If you ever get the chance to visit Château Thivin, you will probably be invited to stay for a simple casse-croute. Simple, however, does not mean unsubstantial to the lovely Geoffray family when describing both their preferred food pairings and the wines they produce, so be prepared! Salade de museau, pieds de porc, andouillette, and tête roulée were among the daring and diverse Lyonnais pork specialties they served during a recent visit, which we delightedly washed down with a bit of rosé and liters of Brouilly. If ever there were a marriage made in heaven, I think it would be that of a pig from Lyon and a country grape named Gamay. Thivin’s Brouilly is no ordinary Brouilly. Much like in Crozes-Hermitage, knowing exactly where the vines are located is key to interpreting potential in Brouilly. Reverdon is a lieu-dit on the pink granite lower slopes of the Côte de Brouilly—a far cry from the clay plains below where much of the Brouilly produced is grown. This terroir is more similar to top-flight Fleurie. (As such, a little-known fact is that its aging potential is roughly equal to the domaine’s storied Côte de Brouilly.) Precision, soaring floral aromatics, finely etched tannins, a ripe core of dense fruit, and a granitic crunch on the back end are the hallmarks of this momentous cuvée from the Geoffray family of Thivin.
It is no surprise that Château Thivin is the benchmark domaine of the Côte de Brouilly; everything about it is exceptional. Built in the fifteenth century on an ancient volcano which juts out steeply into the valley below, Thivin is the oldest estate on Mont Brouilly, In 1976, Richard Olney took Kermit to visit on their first wine trip together. It was Olney’s top recommendation in the whole of the Beaujolais region. The current generation of the Geoffray family continues their tradition. Today their grandnephew Claude, his wife Evelyne, and their son Claude-Edouard continue the tradition as staunch and proud defenders of the terroir of the Côte de Brouilly.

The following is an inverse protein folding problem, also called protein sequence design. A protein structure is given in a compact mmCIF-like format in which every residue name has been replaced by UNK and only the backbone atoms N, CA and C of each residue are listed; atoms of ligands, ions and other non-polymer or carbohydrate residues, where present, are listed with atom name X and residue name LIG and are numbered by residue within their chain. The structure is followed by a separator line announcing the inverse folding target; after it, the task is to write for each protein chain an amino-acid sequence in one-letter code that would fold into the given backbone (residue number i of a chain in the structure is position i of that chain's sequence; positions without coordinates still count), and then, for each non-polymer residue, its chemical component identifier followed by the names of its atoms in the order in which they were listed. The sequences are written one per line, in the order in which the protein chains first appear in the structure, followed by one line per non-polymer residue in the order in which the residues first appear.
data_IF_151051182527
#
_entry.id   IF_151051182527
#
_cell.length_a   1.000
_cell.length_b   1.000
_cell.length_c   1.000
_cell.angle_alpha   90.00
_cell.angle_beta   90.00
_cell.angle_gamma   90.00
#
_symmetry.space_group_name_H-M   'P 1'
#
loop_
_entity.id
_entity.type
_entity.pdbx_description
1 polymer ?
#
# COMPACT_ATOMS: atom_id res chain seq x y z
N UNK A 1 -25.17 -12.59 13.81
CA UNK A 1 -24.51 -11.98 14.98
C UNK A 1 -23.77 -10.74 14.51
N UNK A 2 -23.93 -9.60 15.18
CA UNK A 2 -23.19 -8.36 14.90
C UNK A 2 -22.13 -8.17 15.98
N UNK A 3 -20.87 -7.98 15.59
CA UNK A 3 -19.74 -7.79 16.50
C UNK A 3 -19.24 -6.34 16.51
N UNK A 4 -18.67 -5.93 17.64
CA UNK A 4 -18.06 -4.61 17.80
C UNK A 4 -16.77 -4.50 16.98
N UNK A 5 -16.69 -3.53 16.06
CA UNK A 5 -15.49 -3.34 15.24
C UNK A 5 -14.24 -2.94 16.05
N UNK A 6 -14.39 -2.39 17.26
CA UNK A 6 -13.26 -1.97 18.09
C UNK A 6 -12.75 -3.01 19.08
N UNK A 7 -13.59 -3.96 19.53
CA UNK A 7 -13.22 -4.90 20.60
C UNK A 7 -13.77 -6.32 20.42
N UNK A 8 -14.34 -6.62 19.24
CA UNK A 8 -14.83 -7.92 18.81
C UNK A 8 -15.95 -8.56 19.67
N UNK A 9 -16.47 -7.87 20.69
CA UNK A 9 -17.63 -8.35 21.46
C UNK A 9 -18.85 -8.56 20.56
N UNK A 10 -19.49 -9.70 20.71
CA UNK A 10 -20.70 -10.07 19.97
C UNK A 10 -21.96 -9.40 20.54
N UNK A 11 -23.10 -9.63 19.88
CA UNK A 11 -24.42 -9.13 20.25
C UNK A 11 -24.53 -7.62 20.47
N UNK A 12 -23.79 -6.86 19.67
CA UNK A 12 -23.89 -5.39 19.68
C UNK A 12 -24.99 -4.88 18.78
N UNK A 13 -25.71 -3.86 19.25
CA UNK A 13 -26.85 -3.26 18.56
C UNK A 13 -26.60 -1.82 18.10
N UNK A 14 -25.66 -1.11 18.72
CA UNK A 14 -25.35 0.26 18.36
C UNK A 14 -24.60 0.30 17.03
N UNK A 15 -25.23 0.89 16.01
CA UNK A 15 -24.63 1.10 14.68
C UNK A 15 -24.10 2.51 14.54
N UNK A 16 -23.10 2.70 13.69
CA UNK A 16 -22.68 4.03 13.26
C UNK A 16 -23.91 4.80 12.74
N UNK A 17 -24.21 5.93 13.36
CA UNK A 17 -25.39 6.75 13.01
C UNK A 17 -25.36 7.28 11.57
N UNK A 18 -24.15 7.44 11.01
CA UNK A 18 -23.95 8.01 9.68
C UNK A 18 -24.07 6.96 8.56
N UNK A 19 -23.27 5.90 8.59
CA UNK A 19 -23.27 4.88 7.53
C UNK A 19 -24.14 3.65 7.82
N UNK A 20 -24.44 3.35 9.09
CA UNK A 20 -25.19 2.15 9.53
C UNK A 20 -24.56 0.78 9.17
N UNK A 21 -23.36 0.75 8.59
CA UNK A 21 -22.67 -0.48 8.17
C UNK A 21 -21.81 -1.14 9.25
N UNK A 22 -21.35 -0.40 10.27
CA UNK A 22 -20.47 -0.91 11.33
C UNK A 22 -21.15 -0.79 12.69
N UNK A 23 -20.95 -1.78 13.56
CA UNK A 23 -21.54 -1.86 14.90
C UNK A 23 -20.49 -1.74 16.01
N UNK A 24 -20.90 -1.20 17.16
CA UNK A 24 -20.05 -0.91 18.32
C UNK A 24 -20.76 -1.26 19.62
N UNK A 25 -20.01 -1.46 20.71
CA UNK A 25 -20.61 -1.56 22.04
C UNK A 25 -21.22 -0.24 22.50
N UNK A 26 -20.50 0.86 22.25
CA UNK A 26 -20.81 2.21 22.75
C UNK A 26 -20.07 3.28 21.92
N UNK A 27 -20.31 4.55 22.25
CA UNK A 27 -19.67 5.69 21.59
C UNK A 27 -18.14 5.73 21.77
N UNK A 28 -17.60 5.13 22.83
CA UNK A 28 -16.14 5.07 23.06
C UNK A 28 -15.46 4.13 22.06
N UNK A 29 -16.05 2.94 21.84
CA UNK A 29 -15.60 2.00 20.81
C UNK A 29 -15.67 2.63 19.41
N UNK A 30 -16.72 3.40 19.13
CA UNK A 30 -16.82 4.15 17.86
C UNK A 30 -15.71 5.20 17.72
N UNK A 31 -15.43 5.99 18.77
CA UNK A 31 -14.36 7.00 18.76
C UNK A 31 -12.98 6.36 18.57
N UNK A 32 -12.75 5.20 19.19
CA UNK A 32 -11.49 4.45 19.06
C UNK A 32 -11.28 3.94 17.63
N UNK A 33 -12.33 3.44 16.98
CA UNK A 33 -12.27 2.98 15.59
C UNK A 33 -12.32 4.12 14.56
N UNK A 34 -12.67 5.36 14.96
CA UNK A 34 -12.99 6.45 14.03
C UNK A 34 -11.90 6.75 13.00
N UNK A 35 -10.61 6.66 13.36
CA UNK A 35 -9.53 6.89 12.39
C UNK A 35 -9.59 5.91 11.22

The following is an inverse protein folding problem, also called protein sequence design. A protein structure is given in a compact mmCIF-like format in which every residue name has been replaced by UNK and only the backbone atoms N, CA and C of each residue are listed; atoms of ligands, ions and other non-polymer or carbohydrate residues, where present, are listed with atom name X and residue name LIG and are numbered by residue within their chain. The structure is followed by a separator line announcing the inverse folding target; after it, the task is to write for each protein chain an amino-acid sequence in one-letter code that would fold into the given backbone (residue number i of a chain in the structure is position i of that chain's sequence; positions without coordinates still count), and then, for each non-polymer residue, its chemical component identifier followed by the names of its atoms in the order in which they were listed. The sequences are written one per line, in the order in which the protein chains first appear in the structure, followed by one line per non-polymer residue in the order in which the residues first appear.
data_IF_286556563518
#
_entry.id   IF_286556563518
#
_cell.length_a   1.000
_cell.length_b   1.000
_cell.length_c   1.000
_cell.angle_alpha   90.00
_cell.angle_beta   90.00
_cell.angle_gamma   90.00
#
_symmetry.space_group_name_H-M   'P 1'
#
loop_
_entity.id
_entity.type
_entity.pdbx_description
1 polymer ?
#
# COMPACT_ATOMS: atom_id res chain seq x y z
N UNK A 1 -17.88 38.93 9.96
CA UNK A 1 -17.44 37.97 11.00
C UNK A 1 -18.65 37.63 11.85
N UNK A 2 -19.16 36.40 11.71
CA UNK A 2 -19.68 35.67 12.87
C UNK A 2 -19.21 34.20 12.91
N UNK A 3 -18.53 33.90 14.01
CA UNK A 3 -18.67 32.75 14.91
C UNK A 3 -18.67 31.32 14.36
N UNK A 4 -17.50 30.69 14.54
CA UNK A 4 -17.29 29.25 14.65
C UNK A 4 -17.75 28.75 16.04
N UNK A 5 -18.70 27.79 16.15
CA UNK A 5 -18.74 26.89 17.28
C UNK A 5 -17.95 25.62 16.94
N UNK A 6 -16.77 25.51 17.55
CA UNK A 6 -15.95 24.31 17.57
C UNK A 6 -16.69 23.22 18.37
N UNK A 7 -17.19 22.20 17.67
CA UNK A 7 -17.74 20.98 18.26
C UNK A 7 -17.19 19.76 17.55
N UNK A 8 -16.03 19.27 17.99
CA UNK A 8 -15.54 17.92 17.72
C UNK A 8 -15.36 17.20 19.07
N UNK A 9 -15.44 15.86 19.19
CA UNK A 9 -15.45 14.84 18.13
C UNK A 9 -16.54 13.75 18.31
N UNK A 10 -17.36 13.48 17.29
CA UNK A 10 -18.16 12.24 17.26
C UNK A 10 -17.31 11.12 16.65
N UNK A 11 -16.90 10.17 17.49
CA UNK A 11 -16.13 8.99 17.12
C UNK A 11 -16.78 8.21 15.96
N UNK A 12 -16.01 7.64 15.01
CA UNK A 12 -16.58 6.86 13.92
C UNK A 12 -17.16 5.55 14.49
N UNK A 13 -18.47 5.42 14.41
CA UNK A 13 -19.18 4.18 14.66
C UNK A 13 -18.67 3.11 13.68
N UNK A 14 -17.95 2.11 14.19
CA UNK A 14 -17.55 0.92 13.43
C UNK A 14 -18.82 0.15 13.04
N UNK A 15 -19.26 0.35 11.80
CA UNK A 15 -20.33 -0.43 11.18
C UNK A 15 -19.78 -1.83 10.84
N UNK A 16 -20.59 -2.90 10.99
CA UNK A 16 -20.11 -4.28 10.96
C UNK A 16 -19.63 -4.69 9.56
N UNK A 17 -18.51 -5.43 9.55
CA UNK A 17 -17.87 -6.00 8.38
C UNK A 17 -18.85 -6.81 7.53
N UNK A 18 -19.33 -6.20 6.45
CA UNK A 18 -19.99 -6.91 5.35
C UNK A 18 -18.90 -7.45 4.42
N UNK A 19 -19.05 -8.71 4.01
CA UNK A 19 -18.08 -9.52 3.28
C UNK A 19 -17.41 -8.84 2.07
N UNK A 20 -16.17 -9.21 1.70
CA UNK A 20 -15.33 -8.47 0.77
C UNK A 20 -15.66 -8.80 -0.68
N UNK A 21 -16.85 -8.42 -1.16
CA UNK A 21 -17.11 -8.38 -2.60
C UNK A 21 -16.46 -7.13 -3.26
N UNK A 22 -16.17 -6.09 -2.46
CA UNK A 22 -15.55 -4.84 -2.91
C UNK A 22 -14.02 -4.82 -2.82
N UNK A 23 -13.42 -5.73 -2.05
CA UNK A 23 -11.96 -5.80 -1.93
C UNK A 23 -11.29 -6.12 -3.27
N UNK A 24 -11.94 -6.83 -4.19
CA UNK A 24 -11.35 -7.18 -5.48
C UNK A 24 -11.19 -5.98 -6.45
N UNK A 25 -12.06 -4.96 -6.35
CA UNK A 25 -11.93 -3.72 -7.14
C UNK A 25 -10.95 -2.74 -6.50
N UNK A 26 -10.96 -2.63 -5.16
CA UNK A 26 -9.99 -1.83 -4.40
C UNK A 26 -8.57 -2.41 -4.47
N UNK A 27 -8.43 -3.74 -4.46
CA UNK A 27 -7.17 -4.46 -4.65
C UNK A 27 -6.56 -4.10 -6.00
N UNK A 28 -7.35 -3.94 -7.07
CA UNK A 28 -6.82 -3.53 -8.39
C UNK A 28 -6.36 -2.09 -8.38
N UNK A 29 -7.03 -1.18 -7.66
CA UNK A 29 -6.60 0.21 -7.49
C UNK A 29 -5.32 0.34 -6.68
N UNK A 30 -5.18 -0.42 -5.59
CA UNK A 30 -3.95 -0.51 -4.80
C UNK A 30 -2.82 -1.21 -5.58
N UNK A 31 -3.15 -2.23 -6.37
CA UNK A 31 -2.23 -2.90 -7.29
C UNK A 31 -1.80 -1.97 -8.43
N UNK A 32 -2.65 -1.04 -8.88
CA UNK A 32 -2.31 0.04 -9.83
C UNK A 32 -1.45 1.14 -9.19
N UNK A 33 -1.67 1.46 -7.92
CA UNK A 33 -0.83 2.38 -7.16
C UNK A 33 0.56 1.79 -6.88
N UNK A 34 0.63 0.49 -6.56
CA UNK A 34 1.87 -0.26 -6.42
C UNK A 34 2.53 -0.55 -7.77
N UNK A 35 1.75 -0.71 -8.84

After years of the region’s reputation being co-opted by mass-produced Beaujolais Nouveau and the prevalence of industrial farming, the fortunes of vignerons from the Beaujolais have been on the rise in the past couple of decades. Much of this change is due to Jules Chauvet, a prominent Beaujolais producer who Kermit worked with in the 1980s and arguably the father of the natural wine movement, who advocated not using herbicides or pesticides in vineyards, not chaptalizing, fermenting with ambient yeasts, and vinifying without SO2. Chief among Chauvet’s followers was Marcel Lapierre and his three friends, Jean Foillard, Guy Breton, and Jean-Paul Thévenet—a group of Morgon producers who Kermit dubbed “the Gang of Four.” The espousal of Chauvet’s methods led to a dramatic change in quality of wines from Beaujolais and with that an increased interest and appreciation for the AOC crus, Villages, and regular Beaujolais bottlings.
The crus of Beaujolais are interpreted through the Gamay grape and each illuminate the variety of great terroirs available in the region. Distinguishing itself from the clay and limestone of Burgundy, Beaujolais soils are predominantly decomposed granite, with pockets of blue volcanic rock. The primary vinification method is carbonic maceration, where grapes are not crushed, but instead whole clusters are placed in a tank, thus allowing fermentation to take place inside each grape berry.
Much like the easy-going and friendly nature of many Beaujolais vignerons, the wines too have a lively and easy-drinking spirit. They are versatile at table but make particularly good matches with the local pork sausages and charcuterie. Though often considered a wine that must be drunk young, many of the top crus offer great aging potential.
Trust the great winemakers, trust the great vineyards. Your wine merchant might even be trustworthy. In the long run, that vintage strip may be the least important guide to quality on your bottle of wine.—Kermit Lynch
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